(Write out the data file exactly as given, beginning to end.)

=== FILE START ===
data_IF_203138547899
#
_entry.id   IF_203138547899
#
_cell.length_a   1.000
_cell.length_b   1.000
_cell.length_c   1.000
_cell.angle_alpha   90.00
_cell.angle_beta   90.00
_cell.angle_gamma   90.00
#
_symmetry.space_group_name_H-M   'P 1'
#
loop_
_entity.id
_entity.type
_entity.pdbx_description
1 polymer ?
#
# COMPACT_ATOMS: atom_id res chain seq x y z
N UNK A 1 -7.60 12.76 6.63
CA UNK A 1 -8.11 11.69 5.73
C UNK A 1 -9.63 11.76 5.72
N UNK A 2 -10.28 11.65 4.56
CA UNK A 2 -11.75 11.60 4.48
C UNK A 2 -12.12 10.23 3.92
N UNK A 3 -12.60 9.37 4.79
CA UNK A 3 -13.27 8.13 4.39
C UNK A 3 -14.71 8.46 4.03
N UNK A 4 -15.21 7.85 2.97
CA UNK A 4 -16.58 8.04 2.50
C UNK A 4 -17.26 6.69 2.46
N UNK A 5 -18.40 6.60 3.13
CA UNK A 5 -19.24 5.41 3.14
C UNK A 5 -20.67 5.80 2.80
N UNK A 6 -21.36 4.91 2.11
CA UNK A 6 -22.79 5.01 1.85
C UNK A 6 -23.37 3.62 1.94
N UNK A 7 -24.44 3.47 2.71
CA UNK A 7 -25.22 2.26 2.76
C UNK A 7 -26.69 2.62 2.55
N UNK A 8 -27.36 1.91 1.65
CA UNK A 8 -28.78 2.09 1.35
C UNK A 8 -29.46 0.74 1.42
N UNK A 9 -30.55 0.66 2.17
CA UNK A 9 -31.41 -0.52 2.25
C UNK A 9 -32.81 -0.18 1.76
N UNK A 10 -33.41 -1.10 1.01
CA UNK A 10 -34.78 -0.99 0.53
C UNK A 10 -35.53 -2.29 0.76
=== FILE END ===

data_IF_203138547899
#
_entry.id   IF_203138547899
#
_cell.length_a   1.000
_cell.length_b   1.000
_cell.length_c   1.000
_cell.angle_alpha   90.00
_cell.angle_beta   90.00
_cell.angle_gamma   90.00
#
_symmetry.space_group_name_H-M   'P 1'
#
loop_
_entity.id
_entity.type
_entity.pdbx_description
1 polymer ?
#
# COMPACT_ATOMS: atom_id res chain seq x y z
N UNK A 1 -7.60 12.76 6.63
CA UNK A 1 -8.11 11.69 5.73
C UNK A 1 -9.63 11.76 5.72
N UNK A 2 -10.28 11.65 4.56
CA UNK A 2 -11.75 11.60 4.48
C UNK A 2 -12.12 10.23 3.92
N UNK A 3 -12.60 9.37 4.79
CA UNK A 3 -13.27 8.13 4.39
C UNK A 3 -14.71 8.46 4.03
N UNK A 4 -15.21 7.85 2.97
CA UNK A 4 -16.58 8.04 2.50
C UNK A 4 -17.26 6.69 2.46
N UNK A 5 -18.40 6.60 3.13
CA UNK A 5 -19.24 5.41 3.14
C UNK A 5 -20.67 5.80 2.80
N UNK A 6 -21.36 4.91 2.11
CA UNK A 6 -22.79 5.01 1.85
C UNK A 6 -23.37 3.62 1.94
N UNK A 7 -24.44 3.47 2.71
CA UNK A 7 -25.22 2.26 2.76
C UNK A 7 -26.69 2.62 2.55
N UNK A 8 -27.36 1.91 1.65
CA UNK A 8 -28.78 2.09 1.35
C UNK A 8 -29.46 0.74 1.42
N UNK A 9 -30.55 0.66 2.17
CA UNK A 9 -31.41 -0.52 2.25
C UNK A 9 -32.81 -0.18 1.76
N UNK A 10 -33.41 -1.10 1.01
CA UNK A 10 -34.78 -0.99 0.53
C UNK A 10 -35.53 -2.29 0.76